The Steelyard: An Outpost of Empire Under Cannon Street Station

The construction of Cannon Street railway station in 1866 obliterated the last remains the Steelyard, the chief entrepôt of the Hanseatic League in England. The League was a commercial informal empire, running its overseas outposts, such as that in England, in a similar way to the way the later European imperial powers in the nineteenth century ran their Asian trading concessions.

German expansion to the east in the twelfth and thirteenth by peasant settlement and military conquest helped lead to German domination of the Baltic, and the creation of a string of German, or German-dominated cities and towns around the edge of the sea. By the mid-fourteenth century their mastery of the littoral was complete. These cities, led by Lübeck, opened up whole new areas to western Europe. Among the towns were Rostock, Wismar, Stralsund and Danzig which were existing settlements, colonised by Lübeck. Riga was founded a military order, the Knights of the Sword, and further German towns were founded in Estonia, at Reval (Tallinn), Narva and Doormat. Most of these urban settlements were solidly German, even if their hinterlands remained mainly Slavic. But even where the Germans were a minority, as at Reval, they dominated the government of the towns.

The Germans established a near monopoly on the Baltic trade, in parallel to Venice and Genoa’s domination of the southern, more prosperous European ‘lake’, the Mediterranean. Though the Baltic’s products were in comparison low value, they were essential. From the end of the thirteenth century the Baltic was Europe’s main source of grains: wheat, barley and rye. These played a lesser role in Hanseatic trade with England than elsewhere, but were still significant. Of more importance to the English, were the area’s other products: timber, flax, hemp, pitch, tar, wax, metals, and furs. The latter came largely from the Hanse’s most easterly point of contact, Novgorod. In addition to supplying goods from the Baltic, the Hanse was also important for the supply of Rhenish wine to England from the Low Countries, and later when the English lost Gascony in the Hundred Years’ War, Hanseatic merchants moved into the export of French wines to England as well.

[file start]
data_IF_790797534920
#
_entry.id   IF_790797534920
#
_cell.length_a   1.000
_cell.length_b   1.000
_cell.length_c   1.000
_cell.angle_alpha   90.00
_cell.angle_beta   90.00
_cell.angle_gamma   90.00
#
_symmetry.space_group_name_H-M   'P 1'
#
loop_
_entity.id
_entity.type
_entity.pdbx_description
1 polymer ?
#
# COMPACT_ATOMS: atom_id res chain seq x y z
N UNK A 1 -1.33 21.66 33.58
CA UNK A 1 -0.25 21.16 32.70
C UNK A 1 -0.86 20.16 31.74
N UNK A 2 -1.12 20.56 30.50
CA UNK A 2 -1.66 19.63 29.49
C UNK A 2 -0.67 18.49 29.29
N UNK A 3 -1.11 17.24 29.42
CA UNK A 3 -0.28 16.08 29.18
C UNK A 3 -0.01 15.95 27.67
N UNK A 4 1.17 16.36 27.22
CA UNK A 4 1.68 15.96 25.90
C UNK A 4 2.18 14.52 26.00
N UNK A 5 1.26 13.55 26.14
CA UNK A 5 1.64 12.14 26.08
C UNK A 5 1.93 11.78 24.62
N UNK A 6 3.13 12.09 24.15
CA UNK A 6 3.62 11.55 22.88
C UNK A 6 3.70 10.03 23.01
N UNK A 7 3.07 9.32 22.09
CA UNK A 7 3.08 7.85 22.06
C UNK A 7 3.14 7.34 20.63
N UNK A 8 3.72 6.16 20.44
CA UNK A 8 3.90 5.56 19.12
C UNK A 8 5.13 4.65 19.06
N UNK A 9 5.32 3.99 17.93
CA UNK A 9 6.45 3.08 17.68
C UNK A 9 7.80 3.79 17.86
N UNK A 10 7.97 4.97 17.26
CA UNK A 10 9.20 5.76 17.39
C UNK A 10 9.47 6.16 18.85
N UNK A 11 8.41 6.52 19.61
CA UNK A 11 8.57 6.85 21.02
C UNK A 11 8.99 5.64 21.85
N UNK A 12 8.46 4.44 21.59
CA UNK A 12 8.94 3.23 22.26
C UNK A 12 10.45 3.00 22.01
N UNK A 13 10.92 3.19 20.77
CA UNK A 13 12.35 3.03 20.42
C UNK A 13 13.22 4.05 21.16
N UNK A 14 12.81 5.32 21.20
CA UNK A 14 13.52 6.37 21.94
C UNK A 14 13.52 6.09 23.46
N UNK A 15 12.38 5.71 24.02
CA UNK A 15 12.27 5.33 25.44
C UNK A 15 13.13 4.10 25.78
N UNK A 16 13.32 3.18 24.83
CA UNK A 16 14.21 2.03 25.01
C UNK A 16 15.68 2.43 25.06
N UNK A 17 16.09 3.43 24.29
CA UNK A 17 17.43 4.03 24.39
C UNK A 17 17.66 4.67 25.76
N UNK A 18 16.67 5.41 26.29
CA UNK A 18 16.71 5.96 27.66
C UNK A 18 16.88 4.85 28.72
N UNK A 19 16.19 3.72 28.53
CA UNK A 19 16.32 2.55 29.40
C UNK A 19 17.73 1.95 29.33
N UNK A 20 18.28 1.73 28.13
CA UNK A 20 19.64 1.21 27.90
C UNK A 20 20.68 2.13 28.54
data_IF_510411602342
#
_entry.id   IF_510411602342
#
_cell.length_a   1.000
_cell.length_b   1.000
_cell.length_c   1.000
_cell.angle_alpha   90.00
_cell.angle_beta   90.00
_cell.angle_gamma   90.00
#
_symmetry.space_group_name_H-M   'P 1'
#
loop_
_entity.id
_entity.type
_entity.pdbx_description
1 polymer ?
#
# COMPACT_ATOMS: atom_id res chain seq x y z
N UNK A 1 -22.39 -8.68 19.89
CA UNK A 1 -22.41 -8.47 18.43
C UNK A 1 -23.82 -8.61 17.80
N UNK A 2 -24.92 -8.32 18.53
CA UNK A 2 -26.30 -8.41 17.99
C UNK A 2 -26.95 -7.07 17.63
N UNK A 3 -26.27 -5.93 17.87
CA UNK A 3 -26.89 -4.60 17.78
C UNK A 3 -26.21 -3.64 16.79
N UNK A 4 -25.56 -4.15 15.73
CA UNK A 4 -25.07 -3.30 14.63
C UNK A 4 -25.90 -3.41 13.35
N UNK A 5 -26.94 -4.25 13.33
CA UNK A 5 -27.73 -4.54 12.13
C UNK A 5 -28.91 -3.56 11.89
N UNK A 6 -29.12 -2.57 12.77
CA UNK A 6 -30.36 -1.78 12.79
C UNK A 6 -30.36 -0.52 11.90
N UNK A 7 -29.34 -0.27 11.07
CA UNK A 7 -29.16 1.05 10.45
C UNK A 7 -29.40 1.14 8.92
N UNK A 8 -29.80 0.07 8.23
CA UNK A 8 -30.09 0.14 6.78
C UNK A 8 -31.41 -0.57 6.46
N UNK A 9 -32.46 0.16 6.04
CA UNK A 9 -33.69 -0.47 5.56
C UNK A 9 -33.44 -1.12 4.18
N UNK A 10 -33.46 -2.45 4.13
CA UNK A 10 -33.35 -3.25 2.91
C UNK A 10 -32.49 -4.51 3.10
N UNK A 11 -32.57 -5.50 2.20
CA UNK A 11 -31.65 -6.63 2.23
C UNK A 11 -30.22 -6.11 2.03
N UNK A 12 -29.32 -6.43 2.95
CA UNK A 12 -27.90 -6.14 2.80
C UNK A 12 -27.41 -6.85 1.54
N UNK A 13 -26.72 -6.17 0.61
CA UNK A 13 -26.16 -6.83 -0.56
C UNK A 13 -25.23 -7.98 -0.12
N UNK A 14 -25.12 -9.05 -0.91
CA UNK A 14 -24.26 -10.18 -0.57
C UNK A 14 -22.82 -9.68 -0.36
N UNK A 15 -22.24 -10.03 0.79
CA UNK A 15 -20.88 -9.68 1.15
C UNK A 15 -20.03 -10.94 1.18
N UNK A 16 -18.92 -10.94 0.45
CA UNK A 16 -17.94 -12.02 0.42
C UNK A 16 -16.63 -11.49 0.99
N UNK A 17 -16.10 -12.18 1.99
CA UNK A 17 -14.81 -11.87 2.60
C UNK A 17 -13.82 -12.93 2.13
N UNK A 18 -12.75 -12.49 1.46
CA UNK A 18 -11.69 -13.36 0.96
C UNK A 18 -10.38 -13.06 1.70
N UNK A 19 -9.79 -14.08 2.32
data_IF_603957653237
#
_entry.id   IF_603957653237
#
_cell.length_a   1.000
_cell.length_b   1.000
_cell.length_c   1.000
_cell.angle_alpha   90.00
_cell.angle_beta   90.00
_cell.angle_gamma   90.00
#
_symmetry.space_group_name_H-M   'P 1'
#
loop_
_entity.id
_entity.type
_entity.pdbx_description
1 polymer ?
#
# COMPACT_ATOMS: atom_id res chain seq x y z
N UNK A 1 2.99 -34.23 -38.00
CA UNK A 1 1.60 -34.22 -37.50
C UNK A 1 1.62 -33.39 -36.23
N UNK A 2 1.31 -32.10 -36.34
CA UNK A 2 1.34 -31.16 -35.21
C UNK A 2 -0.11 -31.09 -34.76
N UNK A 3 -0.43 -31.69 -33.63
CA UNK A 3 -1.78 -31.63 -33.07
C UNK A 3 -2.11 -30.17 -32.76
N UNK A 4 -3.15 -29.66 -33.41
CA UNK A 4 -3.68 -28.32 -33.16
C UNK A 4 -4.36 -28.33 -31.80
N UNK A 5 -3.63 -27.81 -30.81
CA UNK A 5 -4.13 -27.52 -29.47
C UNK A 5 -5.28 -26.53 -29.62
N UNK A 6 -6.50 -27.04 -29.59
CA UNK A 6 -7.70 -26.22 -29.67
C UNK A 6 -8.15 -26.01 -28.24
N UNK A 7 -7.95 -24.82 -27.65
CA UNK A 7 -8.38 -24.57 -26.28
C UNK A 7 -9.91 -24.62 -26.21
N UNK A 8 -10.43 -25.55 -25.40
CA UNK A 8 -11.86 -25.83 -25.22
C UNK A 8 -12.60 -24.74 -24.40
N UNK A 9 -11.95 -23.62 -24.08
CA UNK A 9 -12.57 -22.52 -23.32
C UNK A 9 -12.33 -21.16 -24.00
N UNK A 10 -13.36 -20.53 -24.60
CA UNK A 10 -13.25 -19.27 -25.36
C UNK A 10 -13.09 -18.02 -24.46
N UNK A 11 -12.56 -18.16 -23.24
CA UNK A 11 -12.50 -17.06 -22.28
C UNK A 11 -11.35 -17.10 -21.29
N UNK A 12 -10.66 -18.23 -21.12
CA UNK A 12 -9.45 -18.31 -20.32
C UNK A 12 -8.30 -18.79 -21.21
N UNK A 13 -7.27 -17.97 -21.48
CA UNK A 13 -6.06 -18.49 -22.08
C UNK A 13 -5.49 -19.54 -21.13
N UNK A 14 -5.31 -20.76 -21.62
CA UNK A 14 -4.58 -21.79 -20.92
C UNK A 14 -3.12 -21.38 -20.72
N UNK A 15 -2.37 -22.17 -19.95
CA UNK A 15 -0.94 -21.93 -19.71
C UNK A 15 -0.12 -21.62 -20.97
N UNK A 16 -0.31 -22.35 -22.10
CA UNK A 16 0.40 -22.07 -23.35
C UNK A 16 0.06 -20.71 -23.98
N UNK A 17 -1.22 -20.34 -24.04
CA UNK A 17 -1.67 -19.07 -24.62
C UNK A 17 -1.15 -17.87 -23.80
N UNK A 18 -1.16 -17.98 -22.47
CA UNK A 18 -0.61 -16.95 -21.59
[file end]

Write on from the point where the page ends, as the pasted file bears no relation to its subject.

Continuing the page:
The first Germans to have a significant presence in England were from Cologne. Increasingly, though, from the early fourteenth century they were dominated by merchants from the Baltic. The Baltic towns in the fourteenth century came together to form a formal association, the Hanseatic League, to which Cologne was later admitted.

Its monopoly over the Baltic trade and wealth gave the League power, and helped create an informal empire marked out by its factories, or trading posts, plus their kontors, or chief trading posts, of which London was one. The name ‘Steelyard’ either came from a weighing arm, perhaps an English royal one that was earlier on the site, or perhaps more probably as a corruption of the German stahl Hof, or ‘hard court’. In addition to the London kontor, there were seven other, lesser Hanseatic settlements in England.